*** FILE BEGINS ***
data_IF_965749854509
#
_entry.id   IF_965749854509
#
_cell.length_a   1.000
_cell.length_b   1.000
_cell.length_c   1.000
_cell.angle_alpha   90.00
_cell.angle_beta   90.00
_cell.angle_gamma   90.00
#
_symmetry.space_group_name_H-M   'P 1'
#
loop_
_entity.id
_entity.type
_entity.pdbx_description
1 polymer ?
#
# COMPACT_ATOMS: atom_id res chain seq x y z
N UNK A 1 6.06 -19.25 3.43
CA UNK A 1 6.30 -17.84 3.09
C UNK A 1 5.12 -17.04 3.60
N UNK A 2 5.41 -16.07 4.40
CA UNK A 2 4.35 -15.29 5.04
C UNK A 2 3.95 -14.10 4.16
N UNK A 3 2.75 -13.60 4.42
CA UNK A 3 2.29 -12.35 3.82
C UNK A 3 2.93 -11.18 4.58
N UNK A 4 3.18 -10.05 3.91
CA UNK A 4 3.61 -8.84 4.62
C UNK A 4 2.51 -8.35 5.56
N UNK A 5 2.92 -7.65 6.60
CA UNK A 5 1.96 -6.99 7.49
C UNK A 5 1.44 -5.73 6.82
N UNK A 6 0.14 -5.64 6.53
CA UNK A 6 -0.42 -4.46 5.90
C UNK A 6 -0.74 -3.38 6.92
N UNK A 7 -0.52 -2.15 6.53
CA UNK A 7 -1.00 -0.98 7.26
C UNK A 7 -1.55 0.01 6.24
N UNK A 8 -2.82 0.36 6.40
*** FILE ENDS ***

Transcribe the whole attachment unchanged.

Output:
data_IF_965749854509
#
_entry.id   IF_965749854509
#
_cell.length_a   1.000
_cell.length_b   1.000
_cell.length_c   1.000
_cell.angle_alpha   90.00
_cell.angle_beta   90.00
_cell.angle_gamma   90.00
#
_symmetry.space_group_name_H-M   'P 1'
#
loop_
_entity.id
_entity.type
_entity.pdbx_description
1 polymer ?
#
# COMPACT_ATOMS: atom_id res chain seq x y z
N UNK A 1 6.06 -19.25 3.43
CA UNK A 1 6.30 -17.84 3.09
C UNK A 1 5.12 -17.04 3.60
N UNK A 2 5.41 -16.07 4.40
CA UNK A 2 4.35 -15.29 5.04
C UNK A 2 3.95 -14.10 4.16
N UNK A 3 2.75 -13.60 4.42
CA UNK A 3 2.29 -12.35 3.82
C UNK A 3 2.93 -11.18 4.58
N UNK A 4 3.18 -10.05 3.91
CA UNK A 4 3.61 -8.84 4.62
C UNK A 4 2.51 -8.35 5.56
N UNK A 5 2.92 -7.65 6.60
CA UNK A 5 1.96 -6.99 7.49
C UNK A 5 1.44 -5.73 6.82
N UNK A 6 0.14 -5.64 6.53
CA UNK A 6 -0.42 -4.46 5.90
C UNK A 6 -0.74 -3.38 6.92
N UNK A 7 -0.52 -2.15 6.53
CA UNK A 7 -1.00 -0.98 7.26
C UNK A 7 -1.55 0.01 6.24
N UNK A 8 -2.82 0.36 6.40